Art Sprawl

"an irregularly spread or scattered group or mass"

A Trio Map in St. Paul

a white plaster bulge between concrete and wire boxes

Zack Leonard, “Spewing Neglect”, concrete, metal, packing peanuts, and plaster in balloon, 12”x 6”x 8 3/4” inches, 2023

This past weekend I discovered a walk-able trio of St. Paul art hot spots that you should check out, and made a zine you can print off to follow my path.

Lowertown Underground Artists
308 Prince St., B100 Saint Paul, MN 55101
Hours: Sat-Sun, 10am-2pm

The Minnesota Museum of American Art (The M)
350 Robert Street North, St. Paul, MN 55101
Hours: Visible from the street, all hours

Night Club Gallery
340 WABASHA ST. N. ST. PAUL, MN 55102
Hours: Fri-Sun, 1-5pm

painted face

Julia Garcia, “Bloom” 2023, acrylic and ink on canvas, 38″x38″

This was my first time at Night Club Gallery at their new St. Paul location for Julia Garcia’s new exhibition, SAWGRASS, and I was delighted to find it’s within easy walking distance of Lowertown Underground Artists, where I took in Zach Leonard’s show, Awkward Oddities. The fun bonus was as I walked from LUA to Night Club, I passed Im/Perfect Slumbers in the windows of The M and Jose Dominguez’s work in skyway!

I would recommend this trek to anyone, and if you do it this coming weekend, you can still catch all 3 (Zach Leonard’s show is open this coming Saturday, March 25 for 10am-2pm or 6-8pm for a closing reception).

vinyl window imagery of people and household objects

Katya Oicherman and Peng Wu, “Imperfect Slumbers” at The M windows

imagery in glass skyway

Jose Dominguez, “It’s Okay to Laugh” 2020, Vinyl


Conversation on “she who lives on the road to war” by Rosy Simas Danse

In this exchange between Alondra M. Garza and myself, we reflect on the project, she who lives on the road to war by Rosy Simas Danse. This project is on view at both the Weisman Art Museum and All My Relation Arts September 10, 2022 – December 17, 2022. See ticket information online.

Check out this reflection in zine format.

dance space with projection

Rosy Simas Danse, “she who lives on the road to war” (2022) at All My Relations Arts. Photo Credit: Alondra M. Garza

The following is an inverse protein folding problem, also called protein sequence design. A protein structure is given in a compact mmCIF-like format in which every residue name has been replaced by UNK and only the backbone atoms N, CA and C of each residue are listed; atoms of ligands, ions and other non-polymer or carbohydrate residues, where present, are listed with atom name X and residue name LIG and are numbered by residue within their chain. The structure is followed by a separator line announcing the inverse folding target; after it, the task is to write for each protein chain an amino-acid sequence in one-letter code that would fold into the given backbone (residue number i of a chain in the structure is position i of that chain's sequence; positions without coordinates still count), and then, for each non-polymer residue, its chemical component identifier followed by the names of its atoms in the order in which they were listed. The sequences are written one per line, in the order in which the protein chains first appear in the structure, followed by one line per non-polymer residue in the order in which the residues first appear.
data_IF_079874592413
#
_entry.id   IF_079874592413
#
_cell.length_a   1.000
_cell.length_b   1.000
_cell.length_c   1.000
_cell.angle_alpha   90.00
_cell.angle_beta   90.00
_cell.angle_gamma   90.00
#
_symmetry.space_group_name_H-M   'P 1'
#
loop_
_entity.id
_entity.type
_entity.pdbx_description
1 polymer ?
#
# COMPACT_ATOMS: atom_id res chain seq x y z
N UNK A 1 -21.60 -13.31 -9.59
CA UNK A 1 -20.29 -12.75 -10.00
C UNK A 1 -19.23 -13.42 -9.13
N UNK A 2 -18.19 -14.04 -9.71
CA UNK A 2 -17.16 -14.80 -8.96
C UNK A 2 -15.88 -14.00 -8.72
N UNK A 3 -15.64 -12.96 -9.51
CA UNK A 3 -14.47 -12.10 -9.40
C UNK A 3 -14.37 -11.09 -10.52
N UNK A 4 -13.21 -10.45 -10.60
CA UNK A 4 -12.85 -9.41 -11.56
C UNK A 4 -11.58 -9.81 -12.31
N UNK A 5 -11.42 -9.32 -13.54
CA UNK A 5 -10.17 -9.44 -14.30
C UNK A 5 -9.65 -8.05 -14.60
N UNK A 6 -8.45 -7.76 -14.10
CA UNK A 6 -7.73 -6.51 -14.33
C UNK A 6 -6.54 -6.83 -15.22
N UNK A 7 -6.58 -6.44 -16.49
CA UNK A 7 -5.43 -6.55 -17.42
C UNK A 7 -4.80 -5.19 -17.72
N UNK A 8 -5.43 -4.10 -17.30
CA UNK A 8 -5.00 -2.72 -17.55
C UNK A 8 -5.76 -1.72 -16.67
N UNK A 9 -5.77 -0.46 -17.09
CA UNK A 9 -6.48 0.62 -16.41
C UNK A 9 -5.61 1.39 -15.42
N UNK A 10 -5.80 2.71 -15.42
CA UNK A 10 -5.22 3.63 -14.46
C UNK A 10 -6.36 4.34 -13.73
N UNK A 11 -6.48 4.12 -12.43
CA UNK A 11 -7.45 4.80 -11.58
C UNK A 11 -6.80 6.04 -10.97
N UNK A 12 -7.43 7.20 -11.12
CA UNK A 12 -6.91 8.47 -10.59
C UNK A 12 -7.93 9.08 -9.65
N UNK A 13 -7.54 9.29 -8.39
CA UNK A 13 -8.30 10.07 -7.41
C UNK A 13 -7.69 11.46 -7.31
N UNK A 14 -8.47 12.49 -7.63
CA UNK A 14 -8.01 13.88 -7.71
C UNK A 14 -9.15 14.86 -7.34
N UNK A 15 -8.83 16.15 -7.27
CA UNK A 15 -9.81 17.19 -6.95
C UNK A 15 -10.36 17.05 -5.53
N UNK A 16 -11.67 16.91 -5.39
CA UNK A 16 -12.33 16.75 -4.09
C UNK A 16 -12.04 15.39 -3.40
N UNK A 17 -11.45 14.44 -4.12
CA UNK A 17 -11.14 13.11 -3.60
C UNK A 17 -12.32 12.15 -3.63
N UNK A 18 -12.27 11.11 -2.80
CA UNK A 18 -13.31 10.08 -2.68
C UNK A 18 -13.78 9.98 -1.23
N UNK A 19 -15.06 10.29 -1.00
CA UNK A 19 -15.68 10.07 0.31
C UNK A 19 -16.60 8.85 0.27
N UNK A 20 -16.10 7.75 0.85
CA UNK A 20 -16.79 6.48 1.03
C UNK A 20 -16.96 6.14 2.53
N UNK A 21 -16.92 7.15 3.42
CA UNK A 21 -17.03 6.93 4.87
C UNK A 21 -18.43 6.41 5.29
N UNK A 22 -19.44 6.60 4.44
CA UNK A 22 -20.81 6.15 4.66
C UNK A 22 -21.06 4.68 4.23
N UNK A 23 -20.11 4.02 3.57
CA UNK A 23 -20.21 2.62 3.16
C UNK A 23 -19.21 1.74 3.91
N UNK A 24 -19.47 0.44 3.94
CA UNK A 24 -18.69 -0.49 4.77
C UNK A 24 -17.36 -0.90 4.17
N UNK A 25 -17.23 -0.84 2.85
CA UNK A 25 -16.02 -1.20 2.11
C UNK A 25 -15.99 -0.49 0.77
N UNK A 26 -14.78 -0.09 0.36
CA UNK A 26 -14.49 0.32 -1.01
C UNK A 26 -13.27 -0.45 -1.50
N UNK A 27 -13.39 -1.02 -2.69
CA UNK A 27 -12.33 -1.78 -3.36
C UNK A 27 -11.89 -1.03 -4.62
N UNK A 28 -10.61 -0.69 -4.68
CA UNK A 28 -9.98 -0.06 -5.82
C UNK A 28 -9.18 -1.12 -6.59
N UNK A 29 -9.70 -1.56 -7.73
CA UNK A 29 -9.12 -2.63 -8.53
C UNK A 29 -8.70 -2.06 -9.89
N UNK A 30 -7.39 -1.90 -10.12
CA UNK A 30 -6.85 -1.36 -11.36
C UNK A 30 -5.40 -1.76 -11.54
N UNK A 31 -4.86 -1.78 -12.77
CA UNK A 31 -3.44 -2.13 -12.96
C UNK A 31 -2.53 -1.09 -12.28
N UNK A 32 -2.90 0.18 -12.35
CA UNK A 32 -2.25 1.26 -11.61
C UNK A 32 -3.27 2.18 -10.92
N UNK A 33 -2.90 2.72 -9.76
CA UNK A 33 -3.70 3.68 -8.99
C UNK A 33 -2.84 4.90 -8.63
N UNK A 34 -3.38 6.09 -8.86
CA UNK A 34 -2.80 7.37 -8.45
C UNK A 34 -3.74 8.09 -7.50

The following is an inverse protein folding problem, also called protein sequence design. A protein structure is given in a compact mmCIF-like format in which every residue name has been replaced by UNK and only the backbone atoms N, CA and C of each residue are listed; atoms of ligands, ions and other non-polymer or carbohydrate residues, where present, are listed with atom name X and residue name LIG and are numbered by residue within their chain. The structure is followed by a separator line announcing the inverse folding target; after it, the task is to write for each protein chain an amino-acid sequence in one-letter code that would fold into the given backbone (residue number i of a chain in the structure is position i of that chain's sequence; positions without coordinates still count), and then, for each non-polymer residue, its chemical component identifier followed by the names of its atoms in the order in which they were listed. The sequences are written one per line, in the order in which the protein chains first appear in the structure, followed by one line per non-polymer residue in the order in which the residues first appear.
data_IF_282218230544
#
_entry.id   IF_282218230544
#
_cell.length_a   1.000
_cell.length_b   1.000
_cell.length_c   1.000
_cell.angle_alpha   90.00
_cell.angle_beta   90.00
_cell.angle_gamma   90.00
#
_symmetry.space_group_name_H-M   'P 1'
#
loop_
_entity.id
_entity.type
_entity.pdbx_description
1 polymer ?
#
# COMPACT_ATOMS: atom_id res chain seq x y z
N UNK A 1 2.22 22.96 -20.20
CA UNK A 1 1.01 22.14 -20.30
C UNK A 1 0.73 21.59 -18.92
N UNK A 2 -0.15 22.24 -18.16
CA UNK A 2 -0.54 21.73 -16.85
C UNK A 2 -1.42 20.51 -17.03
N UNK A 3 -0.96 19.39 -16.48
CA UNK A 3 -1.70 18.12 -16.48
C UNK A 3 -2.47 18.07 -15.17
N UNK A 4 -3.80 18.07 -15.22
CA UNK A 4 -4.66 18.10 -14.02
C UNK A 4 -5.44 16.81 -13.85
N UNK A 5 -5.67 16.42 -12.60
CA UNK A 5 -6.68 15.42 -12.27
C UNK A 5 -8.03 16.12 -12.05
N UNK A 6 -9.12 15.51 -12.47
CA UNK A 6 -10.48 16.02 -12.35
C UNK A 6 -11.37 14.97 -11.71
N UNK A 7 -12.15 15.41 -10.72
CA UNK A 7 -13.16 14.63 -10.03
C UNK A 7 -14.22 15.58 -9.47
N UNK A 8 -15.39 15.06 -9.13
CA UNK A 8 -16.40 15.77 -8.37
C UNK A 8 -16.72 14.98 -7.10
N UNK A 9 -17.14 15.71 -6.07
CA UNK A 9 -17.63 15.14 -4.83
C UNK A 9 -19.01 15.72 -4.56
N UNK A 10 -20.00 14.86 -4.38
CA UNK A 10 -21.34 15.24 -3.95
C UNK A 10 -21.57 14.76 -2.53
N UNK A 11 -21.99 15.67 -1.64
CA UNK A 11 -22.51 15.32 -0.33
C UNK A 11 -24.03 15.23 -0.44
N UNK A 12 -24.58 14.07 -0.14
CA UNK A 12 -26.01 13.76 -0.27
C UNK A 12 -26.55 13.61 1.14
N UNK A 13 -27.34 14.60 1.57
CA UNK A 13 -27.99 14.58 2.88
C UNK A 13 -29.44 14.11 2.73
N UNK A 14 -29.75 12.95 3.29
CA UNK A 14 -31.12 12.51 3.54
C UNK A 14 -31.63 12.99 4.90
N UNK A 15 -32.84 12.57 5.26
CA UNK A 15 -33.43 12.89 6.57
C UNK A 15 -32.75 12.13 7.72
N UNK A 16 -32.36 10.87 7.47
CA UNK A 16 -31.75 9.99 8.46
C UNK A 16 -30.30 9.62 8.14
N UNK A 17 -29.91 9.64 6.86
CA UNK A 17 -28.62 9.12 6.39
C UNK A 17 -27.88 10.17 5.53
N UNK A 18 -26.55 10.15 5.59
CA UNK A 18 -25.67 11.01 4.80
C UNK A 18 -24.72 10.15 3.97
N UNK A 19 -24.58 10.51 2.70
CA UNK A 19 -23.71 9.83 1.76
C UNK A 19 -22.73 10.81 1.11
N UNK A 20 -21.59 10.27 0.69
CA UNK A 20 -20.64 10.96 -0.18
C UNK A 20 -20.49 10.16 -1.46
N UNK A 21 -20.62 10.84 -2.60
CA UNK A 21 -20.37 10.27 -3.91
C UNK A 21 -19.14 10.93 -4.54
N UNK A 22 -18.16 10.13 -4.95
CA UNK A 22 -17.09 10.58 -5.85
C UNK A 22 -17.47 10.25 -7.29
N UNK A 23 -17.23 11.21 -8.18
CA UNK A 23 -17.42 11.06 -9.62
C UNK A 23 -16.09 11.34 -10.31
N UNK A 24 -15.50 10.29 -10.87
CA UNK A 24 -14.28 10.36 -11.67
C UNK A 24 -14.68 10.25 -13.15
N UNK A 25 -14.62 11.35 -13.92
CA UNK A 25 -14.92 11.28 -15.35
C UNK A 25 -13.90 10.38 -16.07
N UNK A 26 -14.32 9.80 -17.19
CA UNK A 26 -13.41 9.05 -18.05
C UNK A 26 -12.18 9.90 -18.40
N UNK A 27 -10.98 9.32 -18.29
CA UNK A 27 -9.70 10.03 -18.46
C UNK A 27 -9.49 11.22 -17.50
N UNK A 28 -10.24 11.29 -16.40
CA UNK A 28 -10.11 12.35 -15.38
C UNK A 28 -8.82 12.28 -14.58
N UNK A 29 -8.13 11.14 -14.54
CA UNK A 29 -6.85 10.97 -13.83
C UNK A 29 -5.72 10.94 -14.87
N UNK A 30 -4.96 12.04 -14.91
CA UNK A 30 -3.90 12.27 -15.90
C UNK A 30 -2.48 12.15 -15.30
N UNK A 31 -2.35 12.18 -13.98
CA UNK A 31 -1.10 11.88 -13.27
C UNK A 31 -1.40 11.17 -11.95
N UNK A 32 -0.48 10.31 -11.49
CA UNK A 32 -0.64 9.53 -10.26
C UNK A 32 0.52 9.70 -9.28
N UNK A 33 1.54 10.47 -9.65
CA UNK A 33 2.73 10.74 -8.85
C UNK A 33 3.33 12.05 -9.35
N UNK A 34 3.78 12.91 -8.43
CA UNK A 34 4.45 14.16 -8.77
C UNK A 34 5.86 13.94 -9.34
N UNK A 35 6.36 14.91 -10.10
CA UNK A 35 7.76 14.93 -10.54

AG: How did you feel throughout the experience? Emotionally and/or physically.

EM: I felt contemplative throughout much of the performance because there was a lot to look at throughout the space as the performers moved in relation to each other and the objects in the space, such as leather hides and long leather laces. I was also curious to watch the interactions with the audience unfold, especially with the leather laces handed out around the room.

laces and hides

Rosy Simas Danse, “she who lives on the road to war” (2022) at Weisman Art Museum. Photo Credit: Ellen Mueller

AG: Was there a special moment or movement of the artists that caught your attention or immersed you in the experience?

EM: It caught my attention when I noticed one performer’s movement influencing another person’s movement and so on. Those physical echoes across the space felt directly connected to the themes that were named, such as gathering, resting, and grieving. I also thought the performers’ responses to the soundscape were well improvised, helping to tie together the visual and audio components with the movement elements.

dancers with props and projection

Rosy Simas Danse, “she who lives on the road to war” (2022) at All My Relations Arts. Photo Credit: Alondra M. Garza

AG: Did you understand the message of the performance? If so, what helped you understand? the body movements, the sound, or the video?

EM: I read the project description before arriving, so I had some of those conceptual themes in my head. I felt like the sound and video did a lot to support the transitions and phases of the movement throughout. The performers responded to the shifts in sound and video helping the experience feel like a cohesive whole, while preserving specific moments of interest throughout. The entire experience invited slow looking and attention to detail.

set pieces with projection

Rosy Simas Danse, “she who lives on the road to war” (2022) at Wiesman Art Museum. Photo Credit: Ellen Mueller

EM: This performance took place at multiple venues – where did you see the experience and how did that context and the arrangement of space affect you?

AG: I saw the performance at All My Relations Gallery. The space was arranged in a way that the dancers came out from the back and walked into a hallway to get to the main stage where the installation was. People could sit in the hallway area as well, and that is where I was sitting. I got to see the dancers next to me while they were walking into the space. That made me feel integrated as part of the performance since some of the projections were pointing at me as well. The people sitting in front of the stage area had to look back and see the dancers walking through that hallway, and they saw that they were next to me. I not only felt a part of it because of that but mainly because I feel at home at that gallery and can relate to the Indigenous message of the performance since I am part Indigenous of the Americas.  It was definitely more impactful to me to have seen it at that gallery as well, as I noticed some of the public were Indigenous as well and the staff there are Indigenous.